“The music is different here, the vibrations are different, not like planet earth”, as Sun Ra, donning an outfit reminiscient of King Tut, describes the planet he teleported himself and his fellow black men to in Space is the Place, released in 1974. This movie, released three years before the first installment of the Star Wars series, shows how science fiction has never been the exclusive territory of the white nerdy male.
Jazz musician, poet and ‘cosmic philosopher Sun Ra is one of the pioneers of Afrofuturism, a cultural aesthetic defined by Mark Dery in his 1995 essay Black to the Future as; “Speculative fiction that treats African-American themes and addresses African-American concerns in the context of 20th century technoculture —and, more generally, African-American signification that appropriates images of technology and a prosthetically enhanced future”. In Space is the Place for example, Sun Ra and his Arkestra set up a colony for black people, to enable them to “drink in the beauty of the planet” without any white people there to repress them.
Where Afrofuturism mainly concerns futuristic African-American culture, a wide variety of science fiction exists in which futurism is closely linked to local religion and mythology. Fuelled by recent technological developments, since despite what we may like to tell ourselves in the West, the access to advanced technology has long ceased to be the exclusive privilege of Western countries. Upcoming economies in the Southern hemisphere develop their own nanotechnologies, artificial intelligence and space programs. Set to a backdrop of local mythologies and the same fascination for the future as every other person on this planet, this makes for some very interesting non-Western science fiction. The screening Global South Futurism provides an introduction to what might be called Turko-, Gholly-, or Bollyfuturism.
The Turkish feature film Dunyay Kurtaran Adam takes us to a place where the music is not quite different, since the soundtrack is completely taken from American blockbusters. Blatantly using the epic themes from Indiana Jones, Ben Hur and Battlestar Galactica, among others, makes for a familiar experience even without understanding a word anybody says. Also known as ‘The Turkish Star Wars’, because of the unauthorized use of footage from the famous space opera, the familiarity does not stop at the soundtrack, even though the story has nothing to do with any of the original Star Wars movies. Nevertheless, this movie about two spaceship pilots stranded on a planet only inhabited by women is a wonderful example of literally combining Western and non-Western cultural codes.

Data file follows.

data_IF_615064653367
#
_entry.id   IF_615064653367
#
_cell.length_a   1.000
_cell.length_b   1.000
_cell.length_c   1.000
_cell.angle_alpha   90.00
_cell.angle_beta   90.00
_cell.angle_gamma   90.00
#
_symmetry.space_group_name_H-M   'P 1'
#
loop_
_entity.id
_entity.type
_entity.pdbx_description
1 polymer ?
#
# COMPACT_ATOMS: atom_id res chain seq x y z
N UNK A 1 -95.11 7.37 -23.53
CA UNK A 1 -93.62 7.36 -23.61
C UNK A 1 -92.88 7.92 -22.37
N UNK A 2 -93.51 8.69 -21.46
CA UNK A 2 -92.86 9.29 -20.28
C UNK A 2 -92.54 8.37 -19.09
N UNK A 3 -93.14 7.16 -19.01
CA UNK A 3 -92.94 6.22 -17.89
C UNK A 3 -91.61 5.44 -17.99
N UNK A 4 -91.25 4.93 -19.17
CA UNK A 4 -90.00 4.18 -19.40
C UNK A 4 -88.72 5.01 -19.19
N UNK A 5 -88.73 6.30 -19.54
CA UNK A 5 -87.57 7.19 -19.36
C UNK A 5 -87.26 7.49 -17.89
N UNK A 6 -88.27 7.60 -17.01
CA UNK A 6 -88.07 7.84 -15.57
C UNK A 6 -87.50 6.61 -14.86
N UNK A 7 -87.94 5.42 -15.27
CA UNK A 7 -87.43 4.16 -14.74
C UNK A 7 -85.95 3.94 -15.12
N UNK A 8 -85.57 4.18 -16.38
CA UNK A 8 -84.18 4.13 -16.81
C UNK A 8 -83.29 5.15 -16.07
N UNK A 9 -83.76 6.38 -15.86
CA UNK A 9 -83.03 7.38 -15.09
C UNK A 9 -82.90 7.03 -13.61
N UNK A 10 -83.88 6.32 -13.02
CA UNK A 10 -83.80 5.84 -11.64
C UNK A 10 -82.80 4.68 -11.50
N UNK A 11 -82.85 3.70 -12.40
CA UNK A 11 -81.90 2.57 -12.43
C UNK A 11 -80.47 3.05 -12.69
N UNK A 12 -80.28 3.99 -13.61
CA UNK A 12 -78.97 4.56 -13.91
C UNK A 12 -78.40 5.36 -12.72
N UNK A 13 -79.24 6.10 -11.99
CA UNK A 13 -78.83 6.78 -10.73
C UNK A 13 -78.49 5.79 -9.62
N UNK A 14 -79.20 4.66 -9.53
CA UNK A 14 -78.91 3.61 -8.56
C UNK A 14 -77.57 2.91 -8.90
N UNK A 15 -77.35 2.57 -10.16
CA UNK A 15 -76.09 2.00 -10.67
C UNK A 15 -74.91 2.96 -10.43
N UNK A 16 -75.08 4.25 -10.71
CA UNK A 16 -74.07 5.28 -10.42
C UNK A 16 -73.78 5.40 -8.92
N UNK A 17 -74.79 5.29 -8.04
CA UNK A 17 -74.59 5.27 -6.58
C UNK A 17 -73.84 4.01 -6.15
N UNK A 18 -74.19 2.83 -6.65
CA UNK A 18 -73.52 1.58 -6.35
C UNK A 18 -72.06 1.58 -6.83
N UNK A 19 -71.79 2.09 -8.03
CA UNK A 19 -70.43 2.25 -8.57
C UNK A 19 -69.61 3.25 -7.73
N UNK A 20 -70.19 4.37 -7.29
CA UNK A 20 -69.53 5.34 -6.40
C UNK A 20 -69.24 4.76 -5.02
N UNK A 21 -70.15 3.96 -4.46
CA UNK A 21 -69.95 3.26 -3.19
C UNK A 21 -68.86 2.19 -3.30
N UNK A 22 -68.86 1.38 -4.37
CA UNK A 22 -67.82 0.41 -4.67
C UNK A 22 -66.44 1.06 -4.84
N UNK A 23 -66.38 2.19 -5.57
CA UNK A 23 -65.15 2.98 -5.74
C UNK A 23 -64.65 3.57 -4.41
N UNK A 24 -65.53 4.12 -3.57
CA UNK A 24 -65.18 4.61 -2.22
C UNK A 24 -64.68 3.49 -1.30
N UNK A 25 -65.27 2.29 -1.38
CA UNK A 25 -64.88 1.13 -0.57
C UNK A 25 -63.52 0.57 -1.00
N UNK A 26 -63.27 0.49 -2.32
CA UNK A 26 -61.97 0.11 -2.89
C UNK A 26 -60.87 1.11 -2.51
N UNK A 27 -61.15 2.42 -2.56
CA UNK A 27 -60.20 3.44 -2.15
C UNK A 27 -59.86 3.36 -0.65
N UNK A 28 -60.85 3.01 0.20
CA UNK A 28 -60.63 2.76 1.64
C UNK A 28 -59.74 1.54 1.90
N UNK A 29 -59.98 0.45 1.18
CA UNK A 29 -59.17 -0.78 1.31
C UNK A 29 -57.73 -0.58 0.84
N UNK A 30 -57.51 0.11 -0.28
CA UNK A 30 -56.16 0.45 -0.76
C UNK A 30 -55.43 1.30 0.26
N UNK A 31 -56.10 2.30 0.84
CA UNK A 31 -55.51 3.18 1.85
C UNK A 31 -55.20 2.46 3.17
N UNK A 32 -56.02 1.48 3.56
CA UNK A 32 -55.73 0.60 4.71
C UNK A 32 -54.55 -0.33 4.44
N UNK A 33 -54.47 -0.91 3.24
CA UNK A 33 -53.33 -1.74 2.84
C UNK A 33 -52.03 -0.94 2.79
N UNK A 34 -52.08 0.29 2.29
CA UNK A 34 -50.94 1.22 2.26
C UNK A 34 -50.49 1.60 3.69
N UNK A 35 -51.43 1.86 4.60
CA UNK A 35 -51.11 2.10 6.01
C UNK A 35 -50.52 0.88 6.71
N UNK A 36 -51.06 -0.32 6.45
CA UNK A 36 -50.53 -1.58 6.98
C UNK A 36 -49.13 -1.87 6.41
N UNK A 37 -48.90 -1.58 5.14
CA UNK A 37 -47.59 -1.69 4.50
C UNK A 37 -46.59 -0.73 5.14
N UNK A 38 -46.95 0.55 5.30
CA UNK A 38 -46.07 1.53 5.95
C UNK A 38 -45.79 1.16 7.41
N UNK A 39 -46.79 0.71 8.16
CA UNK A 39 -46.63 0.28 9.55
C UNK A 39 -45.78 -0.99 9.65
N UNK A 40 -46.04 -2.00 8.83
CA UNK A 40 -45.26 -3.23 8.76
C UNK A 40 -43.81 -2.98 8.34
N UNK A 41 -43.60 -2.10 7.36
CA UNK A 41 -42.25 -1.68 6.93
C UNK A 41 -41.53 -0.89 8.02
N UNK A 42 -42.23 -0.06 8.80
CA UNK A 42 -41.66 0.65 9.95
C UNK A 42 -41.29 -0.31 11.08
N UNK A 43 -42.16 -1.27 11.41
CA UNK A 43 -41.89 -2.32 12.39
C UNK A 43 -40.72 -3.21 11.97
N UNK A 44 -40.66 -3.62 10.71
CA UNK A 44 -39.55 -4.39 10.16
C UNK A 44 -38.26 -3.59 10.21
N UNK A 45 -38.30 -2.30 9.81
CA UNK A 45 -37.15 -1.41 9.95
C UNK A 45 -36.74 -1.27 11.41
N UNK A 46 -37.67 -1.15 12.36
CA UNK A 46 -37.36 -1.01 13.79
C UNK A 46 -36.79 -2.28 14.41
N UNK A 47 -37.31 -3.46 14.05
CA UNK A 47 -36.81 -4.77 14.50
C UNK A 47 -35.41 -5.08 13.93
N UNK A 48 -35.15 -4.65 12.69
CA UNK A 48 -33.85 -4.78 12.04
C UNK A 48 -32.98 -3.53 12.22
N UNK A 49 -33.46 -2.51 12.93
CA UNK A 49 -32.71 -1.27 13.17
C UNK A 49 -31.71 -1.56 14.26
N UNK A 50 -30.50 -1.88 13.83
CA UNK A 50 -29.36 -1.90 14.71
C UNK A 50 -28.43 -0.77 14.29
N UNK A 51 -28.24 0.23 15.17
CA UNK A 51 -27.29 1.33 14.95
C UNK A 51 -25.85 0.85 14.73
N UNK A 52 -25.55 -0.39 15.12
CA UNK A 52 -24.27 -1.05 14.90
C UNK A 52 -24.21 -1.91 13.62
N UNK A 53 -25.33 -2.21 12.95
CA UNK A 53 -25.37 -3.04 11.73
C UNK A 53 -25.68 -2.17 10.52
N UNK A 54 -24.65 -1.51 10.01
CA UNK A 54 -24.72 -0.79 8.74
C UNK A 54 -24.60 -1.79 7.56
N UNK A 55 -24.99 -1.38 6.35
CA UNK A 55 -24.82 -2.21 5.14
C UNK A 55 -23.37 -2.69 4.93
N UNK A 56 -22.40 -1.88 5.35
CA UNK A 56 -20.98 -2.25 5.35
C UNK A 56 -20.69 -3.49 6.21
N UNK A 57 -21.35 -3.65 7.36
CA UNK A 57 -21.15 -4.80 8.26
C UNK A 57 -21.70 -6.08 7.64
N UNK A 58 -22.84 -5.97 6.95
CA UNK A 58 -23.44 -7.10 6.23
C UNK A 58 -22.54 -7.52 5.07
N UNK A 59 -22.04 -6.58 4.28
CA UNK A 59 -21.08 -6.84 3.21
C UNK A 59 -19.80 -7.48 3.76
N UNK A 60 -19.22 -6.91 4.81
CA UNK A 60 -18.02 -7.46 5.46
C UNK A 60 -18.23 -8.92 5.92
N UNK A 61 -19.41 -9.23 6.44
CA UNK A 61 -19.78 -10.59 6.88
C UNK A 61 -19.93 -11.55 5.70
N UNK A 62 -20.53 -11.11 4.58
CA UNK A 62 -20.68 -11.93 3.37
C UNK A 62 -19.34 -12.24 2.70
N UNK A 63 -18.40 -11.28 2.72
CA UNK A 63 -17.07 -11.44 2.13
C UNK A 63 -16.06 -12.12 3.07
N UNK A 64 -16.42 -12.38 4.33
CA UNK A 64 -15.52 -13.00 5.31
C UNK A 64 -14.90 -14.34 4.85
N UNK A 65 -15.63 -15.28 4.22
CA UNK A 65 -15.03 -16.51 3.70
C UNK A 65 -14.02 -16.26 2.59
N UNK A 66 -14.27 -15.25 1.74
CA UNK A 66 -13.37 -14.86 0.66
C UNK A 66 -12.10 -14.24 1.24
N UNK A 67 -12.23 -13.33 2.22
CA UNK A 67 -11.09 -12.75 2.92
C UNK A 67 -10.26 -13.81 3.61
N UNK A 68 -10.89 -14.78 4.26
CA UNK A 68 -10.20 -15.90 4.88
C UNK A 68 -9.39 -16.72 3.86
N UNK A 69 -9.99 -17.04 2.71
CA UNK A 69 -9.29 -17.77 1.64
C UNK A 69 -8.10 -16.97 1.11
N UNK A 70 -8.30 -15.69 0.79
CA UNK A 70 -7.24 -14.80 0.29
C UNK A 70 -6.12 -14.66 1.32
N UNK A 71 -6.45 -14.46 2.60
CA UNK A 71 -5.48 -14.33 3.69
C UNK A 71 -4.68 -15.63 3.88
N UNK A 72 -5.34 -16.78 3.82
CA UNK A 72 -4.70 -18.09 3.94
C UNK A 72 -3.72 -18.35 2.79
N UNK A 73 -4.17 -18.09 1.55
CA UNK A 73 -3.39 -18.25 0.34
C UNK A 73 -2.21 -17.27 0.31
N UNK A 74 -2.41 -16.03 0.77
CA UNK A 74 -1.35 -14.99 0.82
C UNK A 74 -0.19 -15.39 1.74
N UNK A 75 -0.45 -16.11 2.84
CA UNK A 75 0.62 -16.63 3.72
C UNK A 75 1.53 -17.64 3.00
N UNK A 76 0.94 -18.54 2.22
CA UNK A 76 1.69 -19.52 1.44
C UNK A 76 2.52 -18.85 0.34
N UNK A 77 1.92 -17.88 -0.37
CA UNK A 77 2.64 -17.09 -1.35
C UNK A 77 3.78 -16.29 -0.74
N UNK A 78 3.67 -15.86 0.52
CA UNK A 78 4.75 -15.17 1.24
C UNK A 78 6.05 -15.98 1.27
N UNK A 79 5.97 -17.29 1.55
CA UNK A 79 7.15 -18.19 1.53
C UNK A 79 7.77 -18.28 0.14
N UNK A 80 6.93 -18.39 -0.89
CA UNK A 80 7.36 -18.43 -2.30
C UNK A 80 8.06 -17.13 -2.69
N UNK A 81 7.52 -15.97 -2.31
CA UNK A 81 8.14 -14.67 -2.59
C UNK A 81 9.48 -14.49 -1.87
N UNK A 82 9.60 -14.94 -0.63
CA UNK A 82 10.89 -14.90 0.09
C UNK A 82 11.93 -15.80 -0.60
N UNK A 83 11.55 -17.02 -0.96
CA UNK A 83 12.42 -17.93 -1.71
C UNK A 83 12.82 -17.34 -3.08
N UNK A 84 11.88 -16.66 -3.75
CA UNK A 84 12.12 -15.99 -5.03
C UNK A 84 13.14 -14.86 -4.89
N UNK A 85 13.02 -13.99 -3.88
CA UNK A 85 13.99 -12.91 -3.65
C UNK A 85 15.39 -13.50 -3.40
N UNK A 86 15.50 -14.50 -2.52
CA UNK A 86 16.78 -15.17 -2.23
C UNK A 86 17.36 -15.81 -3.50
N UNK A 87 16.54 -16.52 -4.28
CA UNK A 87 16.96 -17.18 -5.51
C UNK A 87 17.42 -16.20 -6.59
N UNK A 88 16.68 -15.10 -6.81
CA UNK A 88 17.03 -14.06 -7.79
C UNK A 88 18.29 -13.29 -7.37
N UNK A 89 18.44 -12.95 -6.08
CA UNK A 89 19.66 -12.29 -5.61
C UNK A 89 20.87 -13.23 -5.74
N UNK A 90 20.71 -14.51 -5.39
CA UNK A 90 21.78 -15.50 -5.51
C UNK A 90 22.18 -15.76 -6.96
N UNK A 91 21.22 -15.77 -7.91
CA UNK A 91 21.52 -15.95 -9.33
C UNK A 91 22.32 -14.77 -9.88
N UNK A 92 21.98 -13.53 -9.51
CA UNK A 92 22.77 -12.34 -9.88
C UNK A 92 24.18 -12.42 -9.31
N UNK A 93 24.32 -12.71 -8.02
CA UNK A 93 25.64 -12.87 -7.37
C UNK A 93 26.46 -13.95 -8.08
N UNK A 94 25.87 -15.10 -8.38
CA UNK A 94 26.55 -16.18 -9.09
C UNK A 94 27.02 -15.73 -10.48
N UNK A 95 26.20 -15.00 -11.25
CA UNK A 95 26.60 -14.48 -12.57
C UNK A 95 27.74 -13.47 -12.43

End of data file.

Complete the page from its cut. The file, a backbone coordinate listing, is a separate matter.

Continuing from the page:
Something that can be said of all of the fragments, trailers and documentaries shown during this screening, even though they differ significantly from each other, is that they sure make for an entertaining experience on many levels. Enjoying or even following the actual storylines might be hard, since none of the movies is in English or even subtitled. Surrendering to the visual spectacle during this anthology of Global South Futurism seems to be your only option. The Pakistani Starfleet: dOvestar Chronicles by Kenny “Hassan” Irwin for example, does not even contain any actual film footage. And though it may lack production value according to Hollywood standards (one could call it a slideshow), Irwin’s account of the Pakistani Starfleet and their battle against a group of diabolic space-pigeons is a mesmerizing piece which forces you to focus on the visual spectacle instead of bothering with overrated matters like acting or dialogue.
As mentioned before, the videos in this screening do not necessarily stand out when it comes to slick production or high-class visuals. The special effects in the trailers for Ghallywood productions 2016 and Man Kumfo, for example, look like something from a videogame from the early nineties. But what remains after watching these movies from such different origins is the shared fascination for whatever is out there in the universe. When it comes to inspiration for science fiction, space still is the place, anyplace.
Global South Futurism, 27 October 2012, Theater Kikker